How Green Spaces improve Mental Health

Green spaces are open areas covered by natural elements like plants, grass, and trees. These spaces help provide daily contact with nature when present in residential neighbourhoods, near workplaces, and more. However,  the increasing population in our cities is encroaching upon urban green spaces and the need to preserve them is becoming more and more important. And here’s why.














Photo Credits: Mid-Day, Atul Kamble.

Studies have shown that contact with nature can help reduce feelings of stress, restore the ability to concentrate and pay attention, and improve our emotional state.  . In these studies, prolonged exposure to green space was assessed in three ways- the amount of vegetation surrounding the home, the percentage of land in the residential neighbourhood dedicated to greenery and the distance from the home to the nearest green space. These exposures were associated with improved mental health outcomes in a majority of observations, proving that urban green spaces are more important than we think.

Green spaces drastically reduce the impact of noise and air pollution, allowing residents to live healthier lives. They also play a pivotal role in the upbringing of children.

Over the last few years, the way children spend their time has changed completely. With a reduced amount of green space and an array of digital alternatives, children spend most of their time at home. In contrast, playing in the presence of nature can be extremely stimulating and encourages a child to explore their surroundings, become more comfortable with animals, insects, and birds. Further, the ability to run around freely can improve the long-term physical health of the child and allow them to use their imagination.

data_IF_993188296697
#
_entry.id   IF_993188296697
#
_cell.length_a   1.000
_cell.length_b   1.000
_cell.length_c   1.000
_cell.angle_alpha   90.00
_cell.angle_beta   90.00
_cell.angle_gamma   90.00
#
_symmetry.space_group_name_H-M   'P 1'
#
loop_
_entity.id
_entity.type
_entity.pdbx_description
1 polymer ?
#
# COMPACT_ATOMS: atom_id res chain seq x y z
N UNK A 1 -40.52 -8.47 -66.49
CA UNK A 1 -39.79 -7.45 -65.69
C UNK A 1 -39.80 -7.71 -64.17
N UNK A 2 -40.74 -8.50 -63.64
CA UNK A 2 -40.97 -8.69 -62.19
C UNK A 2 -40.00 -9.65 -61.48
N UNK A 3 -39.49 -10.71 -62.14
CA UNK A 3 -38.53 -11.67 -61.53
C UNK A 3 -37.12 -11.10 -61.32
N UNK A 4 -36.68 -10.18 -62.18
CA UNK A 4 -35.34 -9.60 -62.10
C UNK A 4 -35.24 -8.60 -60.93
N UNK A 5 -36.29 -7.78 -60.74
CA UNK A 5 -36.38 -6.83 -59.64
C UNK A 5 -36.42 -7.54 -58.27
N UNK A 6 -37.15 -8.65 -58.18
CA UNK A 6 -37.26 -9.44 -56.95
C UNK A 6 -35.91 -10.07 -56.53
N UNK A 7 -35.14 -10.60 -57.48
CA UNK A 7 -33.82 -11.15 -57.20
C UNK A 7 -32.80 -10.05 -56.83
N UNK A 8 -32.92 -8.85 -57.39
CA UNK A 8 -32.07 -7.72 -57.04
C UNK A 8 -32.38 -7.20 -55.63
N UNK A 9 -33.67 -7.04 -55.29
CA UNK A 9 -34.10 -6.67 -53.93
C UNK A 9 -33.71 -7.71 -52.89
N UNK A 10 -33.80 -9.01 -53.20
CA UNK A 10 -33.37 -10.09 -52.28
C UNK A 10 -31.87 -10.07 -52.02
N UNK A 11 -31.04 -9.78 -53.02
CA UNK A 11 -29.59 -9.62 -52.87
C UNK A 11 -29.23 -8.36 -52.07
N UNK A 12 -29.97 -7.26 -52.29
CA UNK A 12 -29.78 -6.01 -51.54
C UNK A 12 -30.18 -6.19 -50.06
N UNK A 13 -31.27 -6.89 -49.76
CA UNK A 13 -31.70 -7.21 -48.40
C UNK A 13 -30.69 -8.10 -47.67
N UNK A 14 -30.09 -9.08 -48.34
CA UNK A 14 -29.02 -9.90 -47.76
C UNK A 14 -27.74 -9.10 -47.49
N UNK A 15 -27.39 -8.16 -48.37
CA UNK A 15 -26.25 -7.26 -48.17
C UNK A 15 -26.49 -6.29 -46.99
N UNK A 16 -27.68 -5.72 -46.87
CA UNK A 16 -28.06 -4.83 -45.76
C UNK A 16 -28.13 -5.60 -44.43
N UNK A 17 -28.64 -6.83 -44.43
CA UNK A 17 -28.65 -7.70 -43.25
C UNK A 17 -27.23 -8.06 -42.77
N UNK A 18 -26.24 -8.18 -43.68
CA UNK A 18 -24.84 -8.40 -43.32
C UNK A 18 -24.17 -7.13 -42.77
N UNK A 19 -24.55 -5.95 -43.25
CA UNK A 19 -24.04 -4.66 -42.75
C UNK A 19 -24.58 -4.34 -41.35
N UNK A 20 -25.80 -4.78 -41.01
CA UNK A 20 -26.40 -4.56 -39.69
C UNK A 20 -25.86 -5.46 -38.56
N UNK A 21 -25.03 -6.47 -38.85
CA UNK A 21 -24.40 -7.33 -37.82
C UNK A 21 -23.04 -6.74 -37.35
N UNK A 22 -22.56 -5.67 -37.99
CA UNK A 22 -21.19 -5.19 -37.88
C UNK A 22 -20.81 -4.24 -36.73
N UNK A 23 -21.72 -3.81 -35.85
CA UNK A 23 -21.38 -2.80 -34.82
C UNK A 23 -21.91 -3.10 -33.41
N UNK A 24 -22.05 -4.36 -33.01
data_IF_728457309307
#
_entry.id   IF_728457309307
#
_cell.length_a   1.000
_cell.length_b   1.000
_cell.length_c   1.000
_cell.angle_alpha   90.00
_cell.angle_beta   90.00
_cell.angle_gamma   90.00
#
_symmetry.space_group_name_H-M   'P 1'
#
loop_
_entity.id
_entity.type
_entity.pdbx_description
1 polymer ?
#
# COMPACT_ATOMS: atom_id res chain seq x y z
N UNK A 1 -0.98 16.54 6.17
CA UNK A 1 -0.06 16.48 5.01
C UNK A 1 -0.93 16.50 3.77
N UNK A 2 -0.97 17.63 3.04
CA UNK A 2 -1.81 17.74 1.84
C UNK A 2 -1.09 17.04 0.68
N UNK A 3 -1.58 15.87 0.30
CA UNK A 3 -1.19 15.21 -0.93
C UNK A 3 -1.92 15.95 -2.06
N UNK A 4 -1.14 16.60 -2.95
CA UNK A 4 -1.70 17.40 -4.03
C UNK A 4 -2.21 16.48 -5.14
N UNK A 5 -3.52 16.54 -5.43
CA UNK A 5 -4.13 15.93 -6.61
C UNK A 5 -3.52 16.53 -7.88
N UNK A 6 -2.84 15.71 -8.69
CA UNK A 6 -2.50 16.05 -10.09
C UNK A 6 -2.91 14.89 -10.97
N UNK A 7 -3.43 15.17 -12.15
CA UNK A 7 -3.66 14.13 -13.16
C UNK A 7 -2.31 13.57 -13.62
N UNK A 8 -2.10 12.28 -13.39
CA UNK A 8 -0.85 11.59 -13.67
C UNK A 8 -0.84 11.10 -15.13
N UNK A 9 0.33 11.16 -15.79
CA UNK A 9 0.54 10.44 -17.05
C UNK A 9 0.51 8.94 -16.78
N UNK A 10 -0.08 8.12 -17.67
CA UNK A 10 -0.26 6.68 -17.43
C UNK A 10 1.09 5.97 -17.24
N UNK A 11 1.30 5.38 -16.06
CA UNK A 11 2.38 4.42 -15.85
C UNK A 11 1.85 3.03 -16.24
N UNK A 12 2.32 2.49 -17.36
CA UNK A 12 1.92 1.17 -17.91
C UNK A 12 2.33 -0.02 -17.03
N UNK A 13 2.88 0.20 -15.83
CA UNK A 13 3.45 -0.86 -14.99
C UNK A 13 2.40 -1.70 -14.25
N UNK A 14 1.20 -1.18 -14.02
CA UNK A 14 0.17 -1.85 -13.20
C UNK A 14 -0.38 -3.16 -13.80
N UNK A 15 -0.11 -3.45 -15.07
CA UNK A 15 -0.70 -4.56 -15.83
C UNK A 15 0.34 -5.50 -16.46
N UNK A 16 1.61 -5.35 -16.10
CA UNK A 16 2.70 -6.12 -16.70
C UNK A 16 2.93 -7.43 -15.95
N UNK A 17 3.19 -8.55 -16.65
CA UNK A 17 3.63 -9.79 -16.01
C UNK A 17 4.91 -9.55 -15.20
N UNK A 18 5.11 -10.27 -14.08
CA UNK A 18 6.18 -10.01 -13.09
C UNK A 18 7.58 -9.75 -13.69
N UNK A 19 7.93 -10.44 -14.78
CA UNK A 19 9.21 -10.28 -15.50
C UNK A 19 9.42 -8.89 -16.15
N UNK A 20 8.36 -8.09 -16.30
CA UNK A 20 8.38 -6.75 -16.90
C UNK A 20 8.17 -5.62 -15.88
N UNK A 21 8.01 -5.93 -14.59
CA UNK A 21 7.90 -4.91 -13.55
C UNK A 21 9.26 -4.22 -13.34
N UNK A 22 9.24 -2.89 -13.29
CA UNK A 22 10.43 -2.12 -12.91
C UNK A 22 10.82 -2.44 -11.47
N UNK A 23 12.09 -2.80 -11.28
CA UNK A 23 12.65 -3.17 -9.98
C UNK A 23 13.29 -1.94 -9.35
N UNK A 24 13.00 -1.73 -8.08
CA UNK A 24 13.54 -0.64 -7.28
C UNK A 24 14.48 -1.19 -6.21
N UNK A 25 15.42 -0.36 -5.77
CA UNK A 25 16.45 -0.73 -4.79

Photo Credits: AgriNation

Exposure to green spaces can also be beneficial to older adults. Since they aren’t always capable of traveling long distances, green spaces close to them are a great boon. They provide an incentive for daily walks and opportunities for interactions with neighbours, which help older adults to stay physically and socially active and benefit their mental health. This is essential since there has been a significant increase in the elderly population in urban environments, where they may be more vulnerable to air pollution, heat, noise, and social isolation.


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Given the current prevalence and costs of mental ill-health and the inevitable rise in global urbanisation, there is a need for greater collaboration between nature and governments. It is important to incorporate green spaces into the design of buildings, healthcare facilities, social care settings, homes, and communities to create shared spaces that facilitate interaction and attachment, foster well-being, and increase opportunities for exercise.


Being India’s first planned city, Chandigarh was designed to give nature and infrastructure equal importance. This earned it the title of India’s Greenest City.

With urban development not being able to cope with the rising population, combined with the lack of availability of space for greenery, city planners have come up with radical ways of integrating nature with urban development. Read our previous blog to know more about some of the craziest sustainable architecture projects around the world! –

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